Archive for the 'Coming to America' Category

Feliz fin de semana!

Friday, March 31st, 2006

Listening to caller requests on Recuerdo 100.3La Preciosa 92.3 after grabbing some take-out lunch.

All recent immigration issues aside, this is a great place to pick up Spanish. Venga!

Global Players on CNBC

Monday, March 20th, 2006

Sabine Christiansen in my living room. Funny. Tonight’s subject: “Fighting foreign takeovers: patriotism … or protectionism?” Judging from the last 10 minutes this looks like an exact clone of her weekly talk show in Germany: a lot of talking, no real insights.

Go to Hell in 10 Easy Steps

Tuesday, March 14th, 2006

This is what spending a high school year in the US can do to you: you develop a strange fascination with late-night infomercials for practically anything from how to improve your memory to how to get an edge in life, from electric rotisseries to how to strike it rich in the real estate market with zero down payment, from understanding the bible to, well, really understanding the bible.

Tonight, I came across yet another goodie of infomercialism. Attention, kids: these guys are really, um, messed up. Don’t buy into it!

But wait, there’s more:

Please note that the above list is just a random sample. I don’t endorse any of the products mentioned (though I have endured the informercials more or less extensively over the past years).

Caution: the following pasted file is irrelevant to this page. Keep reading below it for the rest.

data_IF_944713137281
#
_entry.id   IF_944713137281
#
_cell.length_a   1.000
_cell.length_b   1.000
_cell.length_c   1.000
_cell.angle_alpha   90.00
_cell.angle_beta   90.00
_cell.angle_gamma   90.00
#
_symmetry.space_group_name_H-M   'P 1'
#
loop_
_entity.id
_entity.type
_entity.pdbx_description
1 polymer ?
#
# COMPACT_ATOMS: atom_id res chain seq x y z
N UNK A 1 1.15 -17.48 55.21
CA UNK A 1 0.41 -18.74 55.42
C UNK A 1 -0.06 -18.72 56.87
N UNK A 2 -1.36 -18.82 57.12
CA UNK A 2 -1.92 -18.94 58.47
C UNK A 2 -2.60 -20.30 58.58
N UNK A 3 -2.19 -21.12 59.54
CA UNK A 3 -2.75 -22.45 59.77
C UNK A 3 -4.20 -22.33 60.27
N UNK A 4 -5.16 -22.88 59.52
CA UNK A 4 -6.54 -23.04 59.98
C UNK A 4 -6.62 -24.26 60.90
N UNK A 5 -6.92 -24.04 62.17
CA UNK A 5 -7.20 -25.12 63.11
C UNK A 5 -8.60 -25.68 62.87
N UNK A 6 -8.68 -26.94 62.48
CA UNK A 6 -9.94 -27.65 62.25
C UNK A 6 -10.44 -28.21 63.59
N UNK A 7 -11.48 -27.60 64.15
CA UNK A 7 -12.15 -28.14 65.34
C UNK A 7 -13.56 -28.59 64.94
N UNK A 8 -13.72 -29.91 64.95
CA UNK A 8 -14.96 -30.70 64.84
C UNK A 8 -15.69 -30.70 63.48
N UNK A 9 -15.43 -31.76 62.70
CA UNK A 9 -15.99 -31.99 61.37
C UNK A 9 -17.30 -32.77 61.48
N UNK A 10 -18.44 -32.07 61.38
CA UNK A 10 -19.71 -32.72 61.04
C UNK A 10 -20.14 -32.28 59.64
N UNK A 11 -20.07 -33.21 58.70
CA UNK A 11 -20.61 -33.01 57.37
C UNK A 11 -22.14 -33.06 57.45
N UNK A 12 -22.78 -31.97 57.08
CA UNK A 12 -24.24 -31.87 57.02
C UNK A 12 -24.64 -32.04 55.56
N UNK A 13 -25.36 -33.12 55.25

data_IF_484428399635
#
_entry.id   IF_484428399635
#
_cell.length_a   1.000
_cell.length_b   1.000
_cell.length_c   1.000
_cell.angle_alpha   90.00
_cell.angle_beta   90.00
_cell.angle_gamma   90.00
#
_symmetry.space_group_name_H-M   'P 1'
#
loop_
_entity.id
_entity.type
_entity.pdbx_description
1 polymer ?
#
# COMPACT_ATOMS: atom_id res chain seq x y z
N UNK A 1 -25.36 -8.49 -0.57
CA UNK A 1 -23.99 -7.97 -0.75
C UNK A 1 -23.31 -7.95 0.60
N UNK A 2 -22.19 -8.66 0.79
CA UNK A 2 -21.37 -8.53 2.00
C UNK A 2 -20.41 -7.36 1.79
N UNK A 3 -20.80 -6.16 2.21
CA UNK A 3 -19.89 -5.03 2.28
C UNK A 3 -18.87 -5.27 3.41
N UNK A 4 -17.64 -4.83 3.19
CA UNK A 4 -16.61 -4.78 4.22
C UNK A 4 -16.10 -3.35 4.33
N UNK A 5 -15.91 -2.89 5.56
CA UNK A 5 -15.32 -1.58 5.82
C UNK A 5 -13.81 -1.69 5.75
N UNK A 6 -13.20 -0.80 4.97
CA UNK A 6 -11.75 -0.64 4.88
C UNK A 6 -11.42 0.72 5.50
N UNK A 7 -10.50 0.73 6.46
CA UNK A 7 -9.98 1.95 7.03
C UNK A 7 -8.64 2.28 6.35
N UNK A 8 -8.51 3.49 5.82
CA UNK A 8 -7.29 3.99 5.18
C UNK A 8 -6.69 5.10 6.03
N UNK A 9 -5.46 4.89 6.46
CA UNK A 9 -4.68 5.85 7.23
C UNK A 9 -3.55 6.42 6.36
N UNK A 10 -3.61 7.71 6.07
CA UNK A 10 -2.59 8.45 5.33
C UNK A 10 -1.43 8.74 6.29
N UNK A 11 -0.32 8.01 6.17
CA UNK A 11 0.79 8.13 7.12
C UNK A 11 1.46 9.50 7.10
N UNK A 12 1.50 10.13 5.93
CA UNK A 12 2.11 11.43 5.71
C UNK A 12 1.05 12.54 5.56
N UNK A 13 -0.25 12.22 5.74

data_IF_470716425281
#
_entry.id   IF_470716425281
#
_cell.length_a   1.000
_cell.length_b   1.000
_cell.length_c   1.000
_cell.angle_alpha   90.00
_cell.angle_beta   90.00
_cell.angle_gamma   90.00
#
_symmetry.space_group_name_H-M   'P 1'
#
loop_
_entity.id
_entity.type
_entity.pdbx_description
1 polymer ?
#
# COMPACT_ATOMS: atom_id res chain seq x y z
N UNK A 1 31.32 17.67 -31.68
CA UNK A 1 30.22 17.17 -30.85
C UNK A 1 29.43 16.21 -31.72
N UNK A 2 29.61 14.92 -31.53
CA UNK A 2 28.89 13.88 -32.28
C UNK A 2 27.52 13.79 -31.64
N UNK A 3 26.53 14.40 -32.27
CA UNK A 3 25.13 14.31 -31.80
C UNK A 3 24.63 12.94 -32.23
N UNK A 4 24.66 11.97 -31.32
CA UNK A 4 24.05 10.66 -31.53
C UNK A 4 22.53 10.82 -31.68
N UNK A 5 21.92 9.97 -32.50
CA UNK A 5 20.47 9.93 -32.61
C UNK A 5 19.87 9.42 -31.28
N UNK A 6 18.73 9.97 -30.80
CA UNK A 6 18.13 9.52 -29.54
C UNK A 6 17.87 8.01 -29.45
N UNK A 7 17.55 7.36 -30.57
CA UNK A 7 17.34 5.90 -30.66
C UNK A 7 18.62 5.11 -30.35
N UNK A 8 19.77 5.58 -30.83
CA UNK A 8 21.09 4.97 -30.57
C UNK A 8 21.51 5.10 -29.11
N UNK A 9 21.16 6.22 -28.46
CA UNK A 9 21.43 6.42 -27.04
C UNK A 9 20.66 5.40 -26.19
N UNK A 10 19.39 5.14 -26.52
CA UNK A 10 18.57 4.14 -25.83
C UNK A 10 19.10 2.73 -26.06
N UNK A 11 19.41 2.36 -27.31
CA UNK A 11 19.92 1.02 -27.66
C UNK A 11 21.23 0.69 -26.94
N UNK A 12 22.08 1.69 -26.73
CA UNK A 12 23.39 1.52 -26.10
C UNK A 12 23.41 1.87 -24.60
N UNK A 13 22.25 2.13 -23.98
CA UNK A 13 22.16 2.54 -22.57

San Francisco, 309 Miles

Sunday, March 12th, 2006

On the 5, headed North for San José. Four hours to go.

Plantjes en Bloemen

Saturday, March 4th, 2006

Quite a momentous day today, as I kicked off gardening season 2006. Tomatos, peppers, zucchini, a selection of herbs, and a lime tree will take on the concrete backyard. I expect to become self-sufficient by June.

Krautshow is back!

Wednesday, February 22nd, 2006

Finally, the wait is over!

The Krautshow Goes On: Special Oscars Edition!

We admit that more time than originally planned has passed since the Krautshow took off at the end of last year. But now the show continues!

On the occasion of the Motion Picture Academy Awards, this month’s episode focuses on the recent uprising of the German Film, sheds some light on the godfather of Germanic cinema, Wim Wenders, and translates the Oscar-winning cowboy movie “Brokeback Mountain” into a heartbreaking “Berlin Kreuzberg” that even Germans can understand.

Ride on!

Indeed…

Broken justice

Monday, January 23rd, 2006

Very sobering article in yesterday’s Sunday edition of the San Jose Mercury News: Tainted trials, stolen justice, part one in a five-part series that will continue throughout this week.

Taken together, the Mercury News findings offer a picture of a system that often turns on its head the presumption that defendants are innocent until proved guilty. Prosecutors, defense attorneys, judges and appellate justices frequently act in ways that cause defendants’ rights to be violated.

As the exectutive editor notes:

Our investigation did not conclude that the justice system does not work — far from it. We found that most trials are fair and that most defendants are convicted by juries presented with strong evidence of their guilt. We also know that the system sometimes bends over backward to guarantee defendants’ rights, and that things happen in the courtroom and on appeal that help, rather than hurt, defendants’ chances to go free.

But often, that’s not the way it works.

If Silicon Valley can’t get their act together, I wonder how things look in less fortunate places elsewhere in the United States.

Web Monday follow-up

Friday, December 23rd, 2005

I enjoy life in Silicon Valley. A whole lot. The energy here is tangible. The people, the conversations, the constant flow of ideas, this pervasive sense of opportunity, the can-do attitude — it can really get you excited sometimes.